The Scarlet & Black

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The Scarlet & Black

The Scarlet & Black

Non-traditional theater blossoms

At 7:30 p.m. on Friday and Saturday and 2:00 p.m. on Sunday in Roberts Theater, Grinnell actors will perform—but not like your typical mainstage. The play will last no longer than 45 minutes. They will not recite monologues or pause for laughter. They will present “Flowers of E,” an image-based based performance inspired by “The Flowers of Evil,” poetry of Charles Baudelaire.

The visually-stunning 'Flowers of E' focuses less on dialogue and more on the imagery of the stage to communicate with the audience. - Courtney Moore
Director Craig Quintero, Theater and Dance, chose Baudelaire for his dynamic emotional expression. “Baudelaire’s poetry is dark, evocative, brooding, but also, frail and human,” Quinter said. “It’s tough writing, and because it’s tough, it’s moving.”

Although the show grew from this textual influence and the final product includes poetic recitations, rehearsals began with no script and no rigid plan. The play is intentionally the result of ongoing artistic collaboration. The images and moments that form the piece were entirely devised over the course of the rehearsal process. The director, designers, actors and a group of visiting Taiwanese performers experimented and engaged with one another in the creation of different visual spectacles. “We were able to draw from the collective creativity of everyone involved,” actress Gillian Hemme ’10 said.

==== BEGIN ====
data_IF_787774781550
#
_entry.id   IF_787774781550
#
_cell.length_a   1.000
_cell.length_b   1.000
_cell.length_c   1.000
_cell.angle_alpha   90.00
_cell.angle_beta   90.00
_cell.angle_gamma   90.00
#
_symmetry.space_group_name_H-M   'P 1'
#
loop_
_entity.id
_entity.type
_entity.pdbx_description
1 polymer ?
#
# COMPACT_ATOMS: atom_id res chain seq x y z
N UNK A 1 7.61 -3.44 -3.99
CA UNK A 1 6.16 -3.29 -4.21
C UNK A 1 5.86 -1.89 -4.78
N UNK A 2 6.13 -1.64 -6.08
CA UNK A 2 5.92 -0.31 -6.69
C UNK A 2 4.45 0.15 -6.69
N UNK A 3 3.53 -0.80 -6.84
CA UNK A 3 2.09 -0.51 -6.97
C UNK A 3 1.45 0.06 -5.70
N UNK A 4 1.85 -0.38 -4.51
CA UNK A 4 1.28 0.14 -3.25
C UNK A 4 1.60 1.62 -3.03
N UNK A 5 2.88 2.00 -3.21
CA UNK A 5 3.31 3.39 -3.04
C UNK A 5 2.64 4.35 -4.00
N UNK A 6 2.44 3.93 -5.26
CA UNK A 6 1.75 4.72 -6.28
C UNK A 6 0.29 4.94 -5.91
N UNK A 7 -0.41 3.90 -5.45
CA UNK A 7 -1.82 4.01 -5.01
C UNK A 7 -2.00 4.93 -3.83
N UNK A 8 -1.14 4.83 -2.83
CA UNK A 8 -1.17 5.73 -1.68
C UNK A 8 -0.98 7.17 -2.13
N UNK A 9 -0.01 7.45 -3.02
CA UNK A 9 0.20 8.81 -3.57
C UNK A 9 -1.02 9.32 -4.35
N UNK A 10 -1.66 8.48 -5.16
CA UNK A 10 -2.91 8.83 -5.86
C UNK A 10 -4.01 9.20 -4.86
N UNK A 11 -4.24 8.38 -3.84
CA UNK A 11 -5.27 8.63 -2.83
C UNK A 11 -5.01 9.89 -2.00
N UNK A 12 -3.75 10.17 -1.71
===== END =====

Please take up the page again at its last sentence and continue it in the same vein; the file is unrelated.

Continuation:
From collaboration to the stage, image-based performance distinguishes itself from conventional drama in many ways. It is free from the boundaries of a script or even a concrete definition of its own aims. Traditional acting techniques are out the window. “Performers in Craig’s show are just like the light—they’re something that exists on the stage,” professional dancer Li-Mei Chung said.

Rhythm, movement and time meld with costumes, music and lights. “We create the inner world,” collaborator Jie-Fa Huang said. “It all comes together. You don’t know the recipe, but suddenly, everything mixes.”

The resulting imagery, described by watchers as “chilling,” “beautiful” and “unforgettable” in turn, does not produce a clear or simple message, but encourages the audience to create one all its own. “This show reveals what’s happening inside of us—the music of everyday life,” Quintero said.

Grinnell is only the first stop in a series of international performances. Over Spring Break, the images created here in Iowa will travel to Paris with a new company of actors. In June, “Flowers of E” will move to Taiwan’s National Experimental Theater, and finally, in July, back to France for the Avignon Off Festival.

It’s not shocking that this production is worthy of wide circulation. “It’s like the performance of a demented magician. But so much more,” said Brenna Ross ’13, the show’s sound board operator said, after watching six rehearsals.

Hemme addressed the richness of the work as she described the pervading emotions of the play’s imagery. “Loneliness and false hope shape my character. I experience growing older, being left behind, finding beauty in unlikely places, crushing defeat and realizing that home can stop being home,” she said.

“Flowers of E” promises to deliver all the imagination that went into its creation and will be followed by a brief talk aback after the show in Roberts Theater.

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